Whitetail deer hunters will find that they can use maps to plan on certain wind directions due to their home area and natural wind sources. In this way, you can plan to scout an area's food sources or bedding areas based on your own walking direction. This will help you to avoid spooking deer that you're not ready to hunt. In-person scouting allows you to measure and confirm distances of your walk-in routes, the exact width of a valley, and where the nearest access point is located. It doesn't hurt to check cell coverage before you go to determine if you will need to use maps in offline mode in remote hunting areas.

Finally, a few safety precautions. Make sure that your tech is working properly and that you have a good charge on your cell phone. Take proper clothing and footwear for the conditions. Most importantly, don't forget to let someone know that where you are going and when you mean to return.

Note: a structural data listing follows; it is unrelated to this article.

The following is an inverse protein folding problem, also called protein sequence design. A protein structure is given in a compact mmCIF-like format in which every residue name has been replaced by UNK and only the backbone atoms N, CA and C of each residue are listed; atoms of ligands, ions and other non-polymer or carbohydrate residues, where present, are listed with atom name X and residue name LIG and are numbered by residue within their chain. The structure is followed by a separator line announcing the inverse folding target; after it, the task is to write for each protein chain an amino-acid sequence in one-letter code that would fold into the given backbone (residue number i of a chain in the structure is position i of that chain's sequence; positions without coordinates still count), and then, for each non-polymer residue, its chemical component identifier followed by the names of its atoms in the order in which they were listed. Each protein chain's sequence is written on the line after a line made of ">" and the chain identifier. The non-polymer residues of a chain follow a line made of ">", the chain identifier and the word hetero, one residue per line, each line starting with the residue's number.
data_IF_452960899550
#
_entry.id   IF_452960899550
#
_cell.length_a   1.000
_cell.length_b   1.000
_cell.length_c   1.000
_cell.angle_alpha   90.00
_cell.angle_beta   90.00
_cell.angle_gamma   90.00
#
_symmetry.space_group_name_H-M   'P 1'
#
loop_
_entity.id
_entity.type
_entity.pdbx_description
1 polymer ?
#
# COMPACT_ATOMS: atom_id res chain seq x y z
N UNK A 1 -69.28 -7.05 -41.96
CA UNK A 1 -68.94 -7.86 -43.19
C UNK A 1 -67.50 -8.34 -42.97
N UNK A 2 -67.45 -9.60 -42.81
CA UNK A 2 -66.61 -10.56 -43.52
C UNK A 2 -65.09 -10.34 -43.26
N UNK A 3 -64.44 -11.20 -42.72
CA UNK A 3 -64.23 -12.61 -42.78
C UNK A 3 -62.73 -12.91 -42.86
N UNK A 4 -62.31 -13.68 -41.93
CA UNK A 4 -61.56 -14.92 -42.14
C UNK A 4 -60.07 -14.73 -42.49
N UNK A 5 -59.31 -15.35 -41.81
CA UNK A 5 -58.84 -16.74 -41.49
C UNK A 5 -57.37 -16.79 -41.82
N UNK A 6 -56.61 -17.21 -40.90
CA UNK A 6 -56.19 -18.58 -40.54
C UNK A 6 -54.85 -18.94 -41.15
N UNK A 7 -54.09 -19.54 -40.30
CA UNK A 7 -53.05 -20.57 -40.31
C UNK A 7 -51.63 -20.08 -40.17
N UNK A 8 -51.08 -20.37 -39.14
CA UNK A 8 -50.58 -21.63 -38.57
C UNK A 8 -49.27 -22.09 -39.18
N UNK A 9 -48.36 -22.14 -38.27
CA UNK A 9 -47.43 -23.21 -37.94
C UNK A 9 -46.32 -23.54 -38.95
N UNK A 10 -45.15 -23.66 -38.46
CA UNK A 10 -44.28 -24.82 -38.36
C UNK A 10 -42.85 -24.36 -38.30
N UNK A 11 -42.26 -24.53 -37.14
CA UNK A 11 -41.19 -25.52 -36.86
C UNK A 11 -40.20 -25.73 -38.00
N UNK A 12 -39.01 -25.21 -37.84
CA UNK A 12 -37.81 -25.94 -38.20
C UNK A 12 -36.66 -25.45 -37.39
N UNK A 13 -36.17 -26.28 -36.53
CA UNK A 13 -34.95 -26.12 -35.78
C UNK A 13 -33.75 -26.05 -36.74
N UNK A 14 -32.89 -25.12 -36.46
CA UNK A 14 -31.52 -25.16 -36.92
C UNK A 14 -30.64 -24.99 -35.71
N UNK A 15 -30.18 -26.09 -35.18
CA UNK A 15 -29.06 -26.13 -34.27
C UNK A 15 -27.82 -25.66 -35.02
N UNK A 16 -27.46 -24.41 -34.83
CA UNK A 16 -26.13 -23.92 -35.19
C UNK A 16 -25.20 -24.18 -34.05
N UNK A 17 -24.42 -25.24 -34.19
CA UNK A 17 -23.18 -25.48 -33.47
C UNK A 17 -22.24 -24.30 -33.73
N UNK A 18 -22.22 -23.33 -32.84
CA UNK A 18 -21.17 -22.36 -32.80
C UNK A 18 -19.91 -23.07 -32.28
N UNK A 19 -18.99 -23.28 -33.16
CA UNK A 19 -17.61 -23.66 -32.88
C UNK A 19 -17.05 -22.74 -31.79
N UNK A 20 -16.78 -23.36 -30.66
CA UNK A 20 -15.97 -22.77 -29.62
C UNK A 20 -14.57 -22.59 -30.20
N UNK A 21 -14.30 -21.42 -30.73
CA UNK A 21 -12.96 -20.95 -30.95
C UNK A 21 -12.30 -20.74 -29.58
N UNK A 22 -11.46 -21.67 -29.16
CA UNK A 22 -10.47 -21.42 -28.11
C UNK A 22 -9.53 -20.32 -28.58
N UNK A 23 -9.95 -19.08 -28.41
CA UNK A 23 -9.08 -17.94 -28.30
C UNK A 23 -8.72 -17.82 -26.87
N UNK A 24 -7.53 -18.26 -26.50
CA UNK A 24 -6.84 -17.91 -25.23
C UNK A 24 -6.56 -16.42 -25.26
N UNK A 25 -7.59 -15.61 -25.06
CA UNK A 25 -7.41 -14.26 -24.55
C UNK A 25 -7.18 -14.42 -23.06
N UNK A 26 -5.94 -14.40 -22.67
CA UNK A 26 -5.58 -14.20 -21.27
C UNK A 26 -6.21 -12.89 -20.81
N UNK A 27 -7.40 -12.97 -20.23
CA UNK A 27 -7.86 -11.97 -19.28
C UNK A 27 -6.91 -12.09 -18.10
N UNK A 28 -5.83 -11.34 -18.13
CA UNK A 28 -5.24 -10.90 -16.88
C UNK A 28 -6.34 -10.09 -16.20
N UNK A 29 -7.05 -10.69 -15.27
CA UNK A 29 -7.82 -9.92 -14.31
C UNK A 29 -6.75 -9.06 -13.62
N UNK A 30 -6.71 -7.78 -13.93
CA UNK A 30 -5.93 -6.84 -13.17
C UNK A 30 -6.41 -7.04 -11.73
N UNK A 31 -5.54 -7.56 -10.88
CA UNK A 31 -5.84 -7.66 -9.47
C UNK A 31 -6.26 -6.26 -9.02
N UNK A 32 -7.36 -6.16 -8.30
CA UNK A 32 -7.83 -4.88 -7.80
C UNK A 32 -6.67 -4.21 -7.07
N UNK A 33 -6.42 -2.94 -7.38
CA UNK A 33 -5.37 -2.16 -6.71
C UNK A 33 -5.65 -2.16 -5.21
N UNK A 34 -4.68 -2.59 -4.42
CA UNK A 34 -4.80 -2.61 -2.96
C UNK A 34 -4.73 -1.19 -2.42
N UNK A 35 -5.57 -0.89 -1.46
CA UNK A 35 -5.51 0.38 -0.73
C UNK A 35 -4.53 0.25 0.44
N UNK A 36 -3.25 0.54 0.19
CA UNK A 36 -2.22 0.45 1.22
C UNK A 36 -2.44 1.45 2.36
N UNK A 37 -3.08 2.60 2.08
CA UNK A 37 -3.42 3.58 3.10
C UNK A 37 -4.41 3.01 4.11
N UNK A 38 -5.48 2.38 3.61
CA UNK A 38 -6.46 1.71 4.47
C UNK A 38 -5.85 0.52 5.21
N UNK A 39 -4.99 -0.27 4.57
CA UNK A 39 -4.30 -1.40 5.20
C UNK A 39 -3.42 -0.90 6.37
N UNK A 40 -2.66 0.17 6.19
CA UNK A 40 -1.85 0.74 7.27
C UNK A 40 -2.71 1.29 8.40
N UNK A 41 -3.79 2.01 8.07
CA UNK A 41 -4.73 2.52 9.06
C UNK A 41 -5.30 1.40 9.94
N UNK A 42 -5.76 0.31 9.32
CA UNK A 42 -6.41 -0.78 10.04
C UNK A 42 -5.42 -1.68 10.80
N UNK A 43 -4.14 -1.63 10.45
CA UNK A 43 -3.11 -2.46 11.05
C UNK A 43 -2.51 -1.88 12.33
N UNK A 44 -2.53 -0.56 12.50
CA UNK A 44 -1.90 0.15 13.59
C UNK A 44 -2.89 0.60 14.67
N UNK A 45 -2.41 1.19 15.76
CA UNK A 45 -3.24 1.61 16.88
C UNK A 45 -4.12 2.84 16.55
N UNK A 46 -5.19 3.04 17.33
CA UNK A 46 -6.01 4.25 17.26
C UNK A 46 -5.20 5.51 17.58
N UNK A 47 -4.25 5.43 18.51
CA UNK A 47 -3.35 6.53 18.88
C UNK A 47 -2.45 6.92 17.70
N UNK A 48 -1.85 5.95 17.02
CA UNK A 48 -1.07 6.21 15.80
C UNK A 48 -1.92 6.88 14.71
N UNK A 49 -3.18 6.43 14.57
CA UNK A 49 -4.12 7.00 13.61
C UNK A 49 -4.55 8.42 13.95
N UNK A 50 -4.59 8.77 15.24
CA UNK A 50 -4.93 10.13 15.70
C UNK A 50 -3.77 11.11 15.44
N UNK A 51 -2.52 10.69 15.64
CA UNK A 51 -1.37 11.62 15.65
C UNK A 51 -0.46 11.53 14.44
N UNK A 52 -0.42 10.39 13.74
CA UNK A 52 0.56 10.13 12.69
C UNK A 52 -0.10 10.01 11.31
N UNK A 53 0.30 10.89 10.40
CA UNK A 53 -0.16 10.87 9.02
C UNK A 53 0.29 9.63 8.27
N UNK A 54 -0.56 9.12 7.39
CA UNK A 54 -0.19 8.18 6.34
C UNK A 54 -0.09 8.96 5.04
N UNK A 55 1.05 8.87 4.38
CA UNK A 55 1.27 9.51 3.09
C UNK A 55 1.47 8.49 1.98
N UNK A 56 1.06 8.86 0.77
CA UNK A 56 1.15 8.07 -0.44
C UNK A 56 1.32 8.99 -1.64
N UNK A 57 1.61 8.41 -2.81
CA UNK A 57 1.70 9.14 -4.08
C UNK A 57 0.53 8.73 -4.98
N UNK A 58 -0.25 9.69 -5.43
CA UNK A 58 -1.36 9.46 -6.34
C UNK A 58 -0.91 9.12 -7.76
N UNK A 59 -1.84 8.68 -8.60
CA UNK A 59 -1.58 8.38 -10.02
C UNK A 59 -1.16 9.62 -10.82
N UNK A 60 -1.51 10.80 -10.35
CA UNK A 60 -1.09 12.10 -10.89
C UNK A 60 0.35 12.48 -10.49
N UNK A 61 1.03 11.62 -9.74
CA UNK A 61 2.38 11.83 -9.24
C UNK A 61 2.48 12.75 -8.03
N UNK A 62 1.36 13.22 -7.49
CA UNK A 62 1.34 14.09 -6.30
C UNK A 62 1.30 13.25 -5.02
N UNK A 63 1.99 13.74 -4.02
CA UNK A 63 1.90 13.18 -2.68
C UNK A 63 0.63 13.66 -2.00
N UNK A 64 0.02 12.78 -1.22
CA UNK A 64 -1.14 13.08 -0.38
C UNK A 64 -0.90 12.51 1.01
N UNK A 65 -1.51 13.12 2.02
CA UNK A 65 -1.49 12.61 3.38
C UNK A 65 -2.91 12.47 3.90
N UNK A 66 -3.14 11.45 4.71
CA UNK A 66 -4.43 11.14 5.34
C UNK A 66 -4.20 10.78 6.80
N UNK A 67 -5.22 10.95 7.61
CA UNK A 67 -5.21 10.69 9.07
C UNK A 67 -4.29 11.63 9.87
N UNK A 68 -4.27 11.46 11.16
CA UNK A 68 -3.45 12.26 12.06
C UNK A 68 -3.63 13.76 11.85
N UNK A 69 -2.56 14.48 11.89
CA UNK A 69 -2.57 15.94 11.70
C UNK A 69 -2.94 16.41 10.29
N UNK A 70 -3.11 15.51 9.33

Learning Curve

Big game hunting success isn't based solely maps, scouting, or wind direction. Think of maps as just another tool in your arsenal, but not the only one. We're so used to having everything at our fingertips now that it may take a little work to truly understand the base reality of what our forefathers used to explore the very remote areas that we all wanted to hunt. Our dads and granddads didn't have Google maps to use, they based their hunting experience on effort and desire. Those who had access to good quality hard-copy maps were the ones who became the best hunters out there and we now call outfitters. Anyone with the desire to become a better hunter needs to establish themselves as one who is willing to take another step towards hunting success. None of us need to become a professional map reader, just that we need to take the time to get better acquainted with a tool that has been around for many years: the hunting map.